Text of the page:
Primarily, the company’s sense of purpose. Unilever began in the 19th Century because William Lever realised that people were dying in the UK from bacterial diseases caused by the lack of hygiene. He wanted to do something about it so he founded the company and started with a soap brand called Sunlight. Coming from heritage like that, I still see Unilever today with the same drive to make a difference in society.
I’m drawn to the fact that it’s an organisation fueled by marketing excellence but equally as important for me is their humanity. Unilever’s regard and respect for people, their thrust for diversity, their belief in teams, in collaboration, in collective intelligence are all inspiring. They espoused principles around ‘Balanced Life’ and ‘Wellbeing’ as early as when I joined them and long before all the buzz about it now. It’s a company with heart that’s actually doing really well in the marketplace.
What roles and responsibilities have you experienced within the company?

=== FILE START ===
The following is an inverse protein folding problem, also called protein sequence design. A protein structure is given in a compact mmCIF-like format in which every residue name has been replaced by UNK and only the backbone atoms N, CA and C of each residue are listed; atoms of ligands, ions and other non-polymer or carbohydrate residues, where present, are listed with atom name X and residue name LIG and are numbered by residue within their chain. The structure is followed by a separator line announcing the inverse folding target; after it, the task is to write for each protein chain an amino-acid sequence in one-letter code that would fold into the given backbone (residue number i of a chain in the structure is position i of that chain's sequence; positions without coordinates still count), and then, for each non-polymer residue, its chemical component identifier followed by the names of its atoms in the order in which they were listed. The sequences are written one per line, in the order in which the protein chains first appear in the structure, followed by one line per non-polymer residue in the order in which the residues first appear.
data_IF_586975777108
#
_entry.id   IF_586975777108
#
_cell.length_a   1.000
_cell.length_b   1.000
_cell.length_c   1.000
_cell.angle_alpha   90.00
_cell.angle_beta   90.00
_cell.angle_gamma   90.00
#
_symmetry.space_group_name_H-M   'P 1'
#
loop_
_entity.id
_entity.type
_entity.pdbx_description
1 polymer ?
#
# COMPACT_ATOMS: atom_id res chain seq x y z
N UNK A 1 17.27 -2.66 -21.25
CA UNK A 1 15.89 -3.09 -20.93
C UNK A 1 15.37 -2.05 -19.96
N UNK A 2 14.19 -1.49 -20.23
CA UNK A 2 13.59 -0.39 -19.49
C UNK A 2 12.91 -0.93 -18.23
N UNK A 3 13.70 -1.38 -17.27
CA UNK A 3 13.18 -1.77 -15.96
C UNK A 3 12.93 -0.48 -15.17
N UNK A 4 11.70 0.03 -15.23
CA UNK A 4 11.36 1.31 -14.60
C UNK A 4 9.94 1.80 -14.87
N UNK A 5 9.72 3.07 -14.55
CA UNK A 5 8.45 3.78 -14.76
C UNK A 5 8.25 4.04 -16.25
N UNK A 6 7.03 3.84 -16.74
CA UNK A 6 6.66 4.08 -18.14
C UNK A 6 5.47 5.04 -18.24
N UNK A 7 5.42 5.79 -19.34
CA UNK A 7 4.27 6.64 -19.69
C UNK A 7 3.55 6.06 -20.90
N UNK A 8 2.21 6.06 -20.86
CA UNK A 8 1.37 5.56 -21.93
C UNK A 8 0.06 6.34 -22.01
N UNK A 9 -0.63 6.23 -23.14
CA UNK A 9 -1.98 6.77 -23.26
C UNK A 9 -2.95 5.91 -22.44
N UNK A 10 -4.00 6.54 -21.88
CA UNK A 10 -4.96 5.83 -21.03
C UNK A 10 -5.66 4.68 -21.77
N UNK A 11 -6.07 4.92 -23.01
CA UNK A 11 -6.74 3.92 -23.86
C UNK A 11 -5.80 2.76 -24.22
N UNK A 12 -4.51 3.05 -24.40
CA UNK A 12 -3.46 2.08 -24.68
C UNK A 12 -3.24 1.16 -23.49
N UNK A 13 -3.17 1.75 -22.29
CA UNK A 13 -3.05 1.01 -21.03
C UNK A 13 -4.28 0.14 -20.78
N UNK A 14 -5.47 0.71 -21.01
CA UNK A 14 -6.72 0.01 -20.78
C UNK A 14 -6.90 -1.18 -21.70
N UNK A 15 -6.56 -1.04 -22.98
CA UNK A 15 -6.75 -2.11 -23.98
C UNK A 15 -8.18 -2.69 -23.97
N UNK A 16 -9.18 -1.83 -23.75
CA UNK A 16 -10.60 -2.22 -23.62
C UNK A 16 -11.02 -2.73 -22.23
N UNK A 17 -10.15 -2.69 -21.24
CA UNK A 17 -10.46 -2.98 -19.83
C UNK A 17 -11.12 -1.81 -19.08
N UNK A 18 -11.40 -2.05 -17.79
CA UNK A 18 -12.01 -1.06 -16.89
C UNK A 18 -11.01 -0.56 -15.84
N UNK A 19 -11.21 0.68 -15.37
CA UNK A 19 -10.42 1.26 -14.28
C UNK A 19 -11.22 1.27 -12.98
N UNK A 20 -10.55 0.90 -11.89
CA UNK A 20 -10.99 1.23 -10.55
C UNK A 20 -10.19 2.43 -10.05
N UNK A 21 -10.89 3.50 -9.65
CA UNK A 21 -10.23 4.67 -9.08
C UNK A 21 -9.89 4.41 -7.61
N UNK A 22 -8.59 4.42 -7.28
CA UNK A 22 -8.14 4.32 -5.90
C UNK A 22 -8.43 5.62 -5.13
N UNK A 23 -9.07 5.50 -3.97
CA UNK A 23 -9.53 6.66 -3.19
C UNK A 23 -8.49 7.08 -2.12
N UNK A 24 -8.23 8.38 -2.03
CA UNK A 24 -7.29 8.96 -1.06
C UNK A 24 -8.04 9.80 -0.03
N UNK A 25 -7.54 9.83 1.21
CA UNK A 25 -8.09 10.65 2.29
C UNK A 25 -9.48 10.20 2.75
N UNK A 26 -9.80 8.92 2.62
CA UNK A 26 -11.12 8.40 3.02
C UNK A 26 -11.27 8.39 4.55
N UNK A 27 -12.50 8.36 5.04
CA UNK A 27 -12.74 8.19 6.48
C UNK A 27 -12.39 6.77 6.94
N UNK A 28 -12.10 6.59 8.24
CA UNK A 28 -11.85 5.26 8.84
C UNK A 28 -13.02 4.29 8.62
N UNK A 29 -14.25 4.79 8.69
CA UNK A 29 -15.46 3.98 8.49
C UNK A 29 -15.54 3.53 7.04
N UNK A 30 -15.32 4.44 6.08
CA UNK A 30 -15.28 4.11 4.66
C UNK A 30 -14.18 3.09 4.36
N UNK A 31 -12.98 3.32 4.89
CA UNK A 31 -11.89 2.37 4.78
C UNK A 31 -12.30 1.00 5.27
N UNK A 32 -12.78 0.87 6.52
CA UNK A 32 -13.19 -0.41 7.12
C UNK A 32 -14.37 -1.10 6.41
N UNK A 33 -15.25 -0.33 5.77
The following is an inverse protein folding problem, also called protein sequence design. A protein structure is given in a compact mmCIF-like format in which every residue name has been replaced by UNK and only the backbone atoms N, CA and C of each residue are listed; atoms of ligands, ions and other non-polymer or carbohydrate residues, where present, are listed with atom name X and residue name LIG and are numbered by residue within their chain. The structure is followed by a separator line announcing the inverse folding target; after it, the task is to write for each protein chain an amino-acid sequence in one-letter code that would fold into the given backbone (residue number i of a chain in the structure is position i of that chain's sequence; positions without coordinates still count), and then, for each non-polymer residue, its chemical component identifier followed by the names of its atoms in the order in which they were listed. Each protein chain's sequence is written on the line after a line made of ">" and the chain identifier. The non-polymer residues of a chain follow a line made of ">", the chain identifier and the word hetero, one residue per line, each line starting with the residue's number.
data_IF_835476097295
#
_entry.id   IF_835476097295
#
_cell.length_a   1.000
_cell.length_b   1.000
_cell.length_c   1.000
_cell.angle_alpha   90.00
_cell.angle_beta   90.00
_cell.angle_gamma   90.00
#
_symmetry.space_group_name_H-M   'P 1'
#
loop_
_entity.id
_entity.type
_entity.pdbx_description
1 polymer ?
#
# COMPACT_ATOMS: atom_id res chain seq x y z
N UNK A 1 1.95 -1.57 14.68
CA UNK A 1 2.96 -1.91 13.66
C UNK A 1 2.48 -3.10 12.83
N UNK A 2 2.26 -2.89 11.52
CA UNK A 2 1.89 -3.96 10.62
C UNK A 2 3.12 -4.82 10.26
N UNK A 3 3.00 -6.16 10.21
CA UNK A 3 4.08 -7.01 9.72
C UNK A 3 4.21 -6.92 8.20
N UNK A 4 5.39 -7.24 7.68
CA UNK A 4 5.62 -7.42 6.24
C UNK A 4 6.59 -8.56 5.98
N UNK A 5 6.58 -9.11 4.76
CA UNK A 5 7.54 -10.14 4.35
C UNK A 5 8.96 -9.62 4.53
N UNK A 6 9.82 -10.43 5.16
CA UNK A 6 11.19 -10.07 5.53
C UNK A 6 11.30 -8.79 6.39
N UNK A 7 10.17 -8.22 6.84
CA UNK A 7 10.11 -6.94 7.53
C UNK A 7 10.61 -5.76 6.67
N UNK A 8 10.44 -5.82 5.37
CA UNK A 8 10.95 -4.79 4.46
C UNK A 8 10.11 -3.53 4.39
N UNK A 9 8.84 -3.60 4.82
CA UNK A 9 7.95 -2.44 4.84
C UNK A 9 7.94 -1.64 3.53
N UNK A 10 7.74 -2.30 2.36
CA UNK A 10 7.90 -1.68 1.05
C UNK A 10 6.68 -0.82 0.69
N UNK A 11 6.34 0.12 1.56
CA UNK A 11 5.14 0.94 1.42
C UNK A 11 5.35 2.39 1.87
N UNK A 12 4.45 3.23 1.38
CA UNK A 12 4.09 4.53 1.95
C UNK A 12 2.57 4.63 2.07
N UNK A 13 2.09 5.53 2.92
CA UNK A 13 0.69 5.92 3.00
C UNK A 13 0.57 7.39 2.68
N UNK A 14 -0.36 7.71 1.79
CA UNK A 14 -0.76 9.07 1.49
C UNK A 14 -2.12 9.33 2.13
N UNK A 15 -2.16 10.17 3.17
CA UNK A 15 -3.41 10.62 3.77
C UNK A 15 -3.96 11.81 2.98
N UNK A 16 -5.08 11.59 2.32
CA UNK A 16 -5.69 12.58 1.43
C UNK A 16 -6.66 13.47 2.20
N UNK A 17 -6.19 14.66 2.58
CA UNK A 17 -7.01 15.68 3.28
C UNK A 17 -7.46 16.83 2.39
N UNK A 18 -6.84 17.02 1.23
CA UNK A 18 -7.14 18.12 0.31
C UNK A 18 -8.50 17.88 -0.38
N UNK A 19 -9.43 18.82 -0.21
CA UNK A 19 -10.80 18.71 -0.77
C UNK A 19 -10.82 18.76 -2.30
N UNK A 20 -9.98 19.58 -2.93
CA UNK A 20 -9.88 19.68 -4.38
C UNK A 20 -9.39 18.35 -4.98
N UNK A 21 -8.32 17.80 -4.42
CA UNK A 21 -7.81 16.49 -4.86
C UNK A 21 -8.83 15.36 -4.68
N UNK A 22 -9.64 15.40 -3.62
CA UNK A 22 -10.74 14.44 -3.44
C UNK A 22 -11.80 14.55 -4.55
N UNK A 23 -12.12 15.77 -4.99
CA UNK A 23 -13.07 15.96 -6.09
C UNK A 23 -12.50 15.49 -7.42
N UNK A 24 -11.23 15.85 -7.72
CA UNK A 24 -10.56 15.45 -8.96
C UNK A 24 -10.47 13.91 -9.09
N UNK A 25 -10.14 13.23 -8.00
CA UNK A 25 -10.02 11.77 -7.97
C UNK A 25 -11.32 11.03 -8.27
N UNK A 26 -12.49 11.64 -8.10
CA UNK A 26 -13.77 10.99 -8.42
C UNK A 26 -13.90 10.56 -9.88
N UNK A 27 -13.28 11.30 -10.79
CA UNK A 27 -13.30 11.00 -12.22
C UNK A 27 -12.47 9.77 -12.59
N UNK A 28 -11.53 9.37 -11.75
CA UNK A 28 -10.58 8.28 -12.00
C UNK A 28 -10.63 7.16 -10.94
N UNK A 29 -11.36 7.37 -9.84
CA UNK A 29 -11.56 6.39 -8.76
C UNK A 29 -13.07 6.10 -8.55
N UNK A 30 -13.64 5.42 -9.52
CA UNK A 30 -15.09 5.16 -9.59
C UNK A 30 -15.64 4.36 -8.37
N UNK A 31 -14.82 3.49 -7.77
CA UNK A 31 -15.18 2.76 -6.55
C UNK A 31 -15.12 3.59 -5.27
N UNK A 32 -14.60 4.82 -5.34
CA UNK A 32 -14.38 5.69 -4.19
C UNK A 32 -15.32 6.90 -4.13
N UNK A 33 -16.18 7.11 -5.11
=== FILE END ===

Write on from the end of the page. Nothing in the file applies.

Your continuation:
I joined Unilever Philippines in 2002, so to date, my story with them spans 14 years, 5 countries, 3 brands, 2 children, and 1 love. I met my wife in Unilever - I guess you could say we were ‘Unilovers’ - so my personal and professional lives are quite intrinsically linked. My daughter was born in New York while I was stationed there, then my son was born in London whilst on assignment here.
I came in as a management trainee rotating through HR, Customer Development, Supply Chain and Management Accounting. It was great as I got see all the cogs of how the company worked. Thereafter, I was confirmed as Assistant Brand Manager for Sunsilk Philippines and after nearly two years, moved to Bangkok, Thailand in 2005 as a Regional Brand Manager for Clear (Anti-Dandruff). At the time I joined, the brand was worth €130million and present in 6 markets. When I left it as Global Brand Manager in 2011 from Singapore, it was already a €600million brand with presence in nearly 50 markets.
After Clear, work took me to the US when I accepted the role of Regional Brand Director for Axe Hair. The success of the Axe styling business and its journey to men’s market leadership in the US paved the way for my role here in London as Global Brand Director.
It’s an organisation fueled by marketing excellence but equally as important for me is their humanity.
In your experience, what do you consider the key elements of brand growth?